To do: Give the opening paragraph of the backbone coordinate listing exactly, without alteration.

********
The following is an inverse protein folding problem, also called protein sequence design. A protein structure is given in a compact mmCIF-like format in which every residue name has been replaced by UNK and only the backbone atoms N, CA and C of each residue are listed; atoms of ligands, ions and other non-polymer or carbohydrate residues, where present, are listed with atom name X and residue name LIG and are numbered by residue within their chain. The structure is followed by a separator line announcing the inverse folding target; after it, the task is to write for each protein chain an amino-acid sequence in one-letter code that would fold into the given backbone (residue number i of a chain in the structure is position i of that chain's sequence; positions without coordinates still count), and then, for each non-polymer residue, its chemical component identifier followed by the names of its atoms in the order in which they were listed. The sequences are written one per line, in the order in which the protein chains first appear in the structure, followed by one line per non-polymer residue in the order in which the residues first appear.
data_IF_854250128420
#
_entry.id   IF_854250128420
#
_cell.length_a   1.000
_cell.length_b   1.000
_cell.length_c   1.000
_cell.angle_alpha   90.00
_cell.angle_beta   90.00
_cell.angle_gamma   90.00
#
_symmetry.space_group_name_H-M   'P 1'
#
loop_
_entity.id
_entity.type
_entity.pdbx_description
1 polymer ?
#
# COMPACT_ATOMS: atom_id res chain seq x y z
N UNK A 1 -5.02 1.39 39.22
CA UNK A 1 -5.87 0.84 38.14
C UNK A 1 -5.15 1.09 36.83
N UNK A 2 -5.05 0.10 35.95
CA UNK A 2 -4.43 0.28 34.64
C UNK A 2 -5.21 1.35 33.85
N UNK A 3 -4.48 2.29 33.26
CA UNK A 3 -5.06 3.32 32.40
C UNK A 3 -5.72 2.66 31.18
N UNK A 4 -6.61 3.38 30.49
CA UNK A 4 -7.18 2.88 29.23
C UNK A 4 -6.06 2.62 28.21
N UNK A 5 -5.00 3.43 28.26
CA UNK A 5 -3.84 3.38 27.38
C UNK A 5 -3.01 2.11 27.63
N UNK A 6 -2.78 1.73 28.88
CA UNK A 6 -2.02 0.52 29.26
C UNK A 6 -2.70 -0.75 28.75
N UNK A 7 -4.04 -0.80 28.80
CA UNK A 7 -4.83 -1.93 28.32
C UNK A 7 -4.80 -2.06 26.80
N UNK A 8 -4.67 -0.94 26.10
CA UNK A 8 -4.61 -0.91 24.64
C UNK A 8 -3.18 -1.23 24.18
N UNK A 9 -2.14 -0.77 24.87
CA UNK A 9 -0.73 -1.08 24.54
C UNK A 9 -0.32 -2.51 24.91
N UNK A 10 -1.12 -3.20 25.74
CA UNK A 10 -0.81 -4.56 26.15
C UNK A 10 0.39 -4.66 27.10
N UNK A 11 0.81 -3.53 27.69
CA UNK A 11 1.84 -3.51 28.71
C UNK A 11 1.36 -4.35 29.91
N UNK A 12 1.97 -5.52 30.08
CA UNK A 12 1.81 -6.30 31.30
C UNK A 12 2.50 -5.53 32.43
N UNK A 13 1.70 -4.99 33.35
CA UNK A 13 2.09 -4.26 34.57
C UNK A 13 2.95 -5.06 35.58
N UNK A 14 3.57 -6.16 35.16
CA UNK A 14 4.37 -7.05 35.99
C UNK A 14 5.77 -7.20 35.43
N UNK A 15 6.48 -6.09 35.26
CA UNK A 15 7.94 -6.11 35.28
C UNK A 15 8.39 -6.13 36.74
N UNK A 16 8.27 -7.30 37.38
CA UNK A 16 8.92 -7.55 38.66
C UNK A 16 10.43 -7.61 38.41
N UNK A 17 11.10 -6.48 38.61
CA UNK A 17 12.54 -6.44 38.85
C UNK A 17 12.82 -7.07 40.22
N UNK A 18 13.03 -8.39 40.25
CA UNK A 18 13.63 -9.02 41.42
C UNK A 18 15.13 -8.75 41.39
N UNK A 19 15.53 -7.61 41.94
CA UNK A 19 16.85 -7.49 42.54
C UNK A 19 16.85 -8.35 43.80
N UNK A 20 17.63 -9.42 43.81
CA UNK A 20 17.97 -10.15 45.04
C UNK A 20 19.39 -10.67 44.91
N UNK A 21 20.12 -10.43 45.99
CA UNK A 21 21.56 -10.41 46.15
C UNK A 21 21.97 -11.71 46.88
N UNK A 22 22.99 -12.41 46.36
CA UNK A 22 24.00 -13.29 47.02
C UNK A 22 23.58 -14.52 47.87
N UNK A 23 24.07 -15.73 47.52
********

The following is an inverse protein folding problem, also called protein sequence design. A protein structure is given in a compact mmCIF-like format in which every residue name has been replaced by UNK and only the backbone atoms N, CA and C of each residue are listed; atoms of ligands, ions and other non-polymer or carbohydrate residues, where present, are listed with atom name X and residue name LIG and are numbered by residue within their chain. The structure is followed by a separator line announcing the inverse folding target; after it, the task is to write for each protein chain an amino-acid sequence in one-letter code that would fold into the given backbone (residue number i of a chain in the structure is position i of that chain's sequence; positions without coordinates still count), and then, for each non-polymer residue, its chemical component identifier followed by the names of its atoms in the order in which they were listed. The sequences are written one per line, in the order in which the protein chains first appear in the structure, followed by one line per non-polymer residue in the order in which the residues first appear.